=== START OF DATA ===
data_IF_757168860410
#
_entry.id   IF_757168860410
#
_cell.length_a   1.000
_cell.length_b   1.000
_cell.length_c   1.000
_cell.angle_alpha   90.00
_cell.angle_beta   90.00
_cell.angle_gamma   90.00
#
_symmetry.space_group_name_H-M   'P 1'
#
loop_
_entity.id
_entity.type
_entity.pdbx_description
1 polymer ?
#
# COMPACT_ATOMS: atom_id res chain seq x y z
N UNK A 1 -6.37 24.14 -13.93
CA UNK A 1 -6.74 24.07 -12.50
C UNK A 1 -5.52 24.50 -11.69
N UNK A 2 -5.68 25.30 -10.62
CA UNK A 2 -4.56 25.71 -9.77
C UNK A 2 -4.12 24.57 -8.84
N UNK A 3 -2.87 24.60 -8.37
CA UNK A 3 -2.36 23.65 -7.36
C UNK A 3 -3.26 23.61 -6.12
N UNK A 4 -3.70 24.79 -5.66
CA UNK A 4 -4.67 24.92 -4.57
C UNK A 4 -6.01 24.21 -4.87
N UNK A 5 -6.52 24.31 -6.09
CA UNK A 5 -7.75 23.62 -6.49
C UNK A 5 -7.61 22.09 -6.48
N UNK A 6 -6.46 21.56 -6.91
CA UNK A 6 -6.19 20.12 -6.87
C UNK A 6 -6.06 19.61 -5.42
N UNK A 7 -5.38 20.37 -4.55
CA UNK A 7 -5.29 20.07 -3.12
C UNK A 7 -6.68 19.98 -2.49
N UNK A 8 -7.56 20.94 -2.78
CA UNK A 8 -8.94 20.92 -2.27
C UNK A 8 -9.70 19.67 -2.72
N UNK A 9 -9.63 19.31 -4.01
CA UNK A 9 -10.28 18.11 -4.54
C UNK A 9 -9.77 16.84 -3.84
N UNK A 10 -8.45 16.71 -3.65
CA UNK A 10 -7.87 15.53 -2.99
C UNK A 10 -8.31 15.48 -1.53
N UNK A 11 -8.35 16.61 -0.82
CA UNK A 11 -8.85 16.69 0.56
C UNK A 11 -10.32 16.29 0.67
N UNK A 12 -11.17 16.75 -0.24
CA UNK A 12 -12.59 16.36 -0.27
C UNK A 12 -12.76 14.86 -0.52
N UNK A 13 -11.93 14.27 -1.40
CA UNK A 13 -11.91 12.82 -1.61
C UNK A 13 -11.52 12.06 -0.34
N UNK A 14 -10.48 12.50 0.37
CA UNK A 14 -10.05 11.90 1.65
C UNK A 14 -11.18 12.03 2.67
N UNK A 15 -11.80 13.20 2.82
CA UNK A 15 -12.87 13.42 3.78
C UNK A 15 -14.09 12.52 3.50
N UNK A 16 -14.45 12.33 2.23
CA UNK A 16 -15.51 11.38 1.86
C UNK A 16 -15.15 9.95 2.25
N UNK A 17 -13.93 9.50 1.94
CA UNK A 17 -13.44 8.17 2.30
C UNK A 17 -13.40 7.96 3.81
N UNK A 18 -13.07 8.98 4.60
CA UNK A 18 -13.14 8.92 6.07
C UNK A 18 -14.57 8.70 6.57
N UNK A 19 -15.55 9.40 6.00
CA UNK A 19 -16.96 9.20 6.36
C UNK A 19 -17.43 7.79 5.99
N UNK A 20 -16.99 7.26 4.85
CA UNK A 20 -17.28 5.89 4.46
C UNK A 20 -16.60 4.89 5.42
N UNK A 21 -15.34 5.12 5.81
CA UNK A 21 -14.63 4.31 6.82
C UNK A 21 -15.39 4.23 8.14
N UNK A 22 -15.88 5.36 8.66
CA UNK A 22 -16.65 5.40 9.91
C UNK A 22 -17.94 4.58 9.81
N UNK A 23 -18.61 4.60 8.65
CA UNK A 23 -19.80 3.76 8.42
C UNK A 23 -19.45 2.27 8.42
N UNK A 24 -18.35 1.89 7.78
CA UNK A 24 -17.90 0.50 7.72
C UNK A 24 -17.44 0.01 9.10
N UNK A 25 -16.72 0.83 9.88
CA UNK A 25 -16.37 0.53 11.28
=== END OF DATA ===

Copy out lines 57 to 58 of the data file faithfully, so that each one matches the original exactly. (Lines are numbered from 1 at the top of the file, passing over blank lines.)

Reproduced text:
N UNK A 13 -11.93 14.27 -1.40
CA UNK A 13 -11.91 12.82 -1.61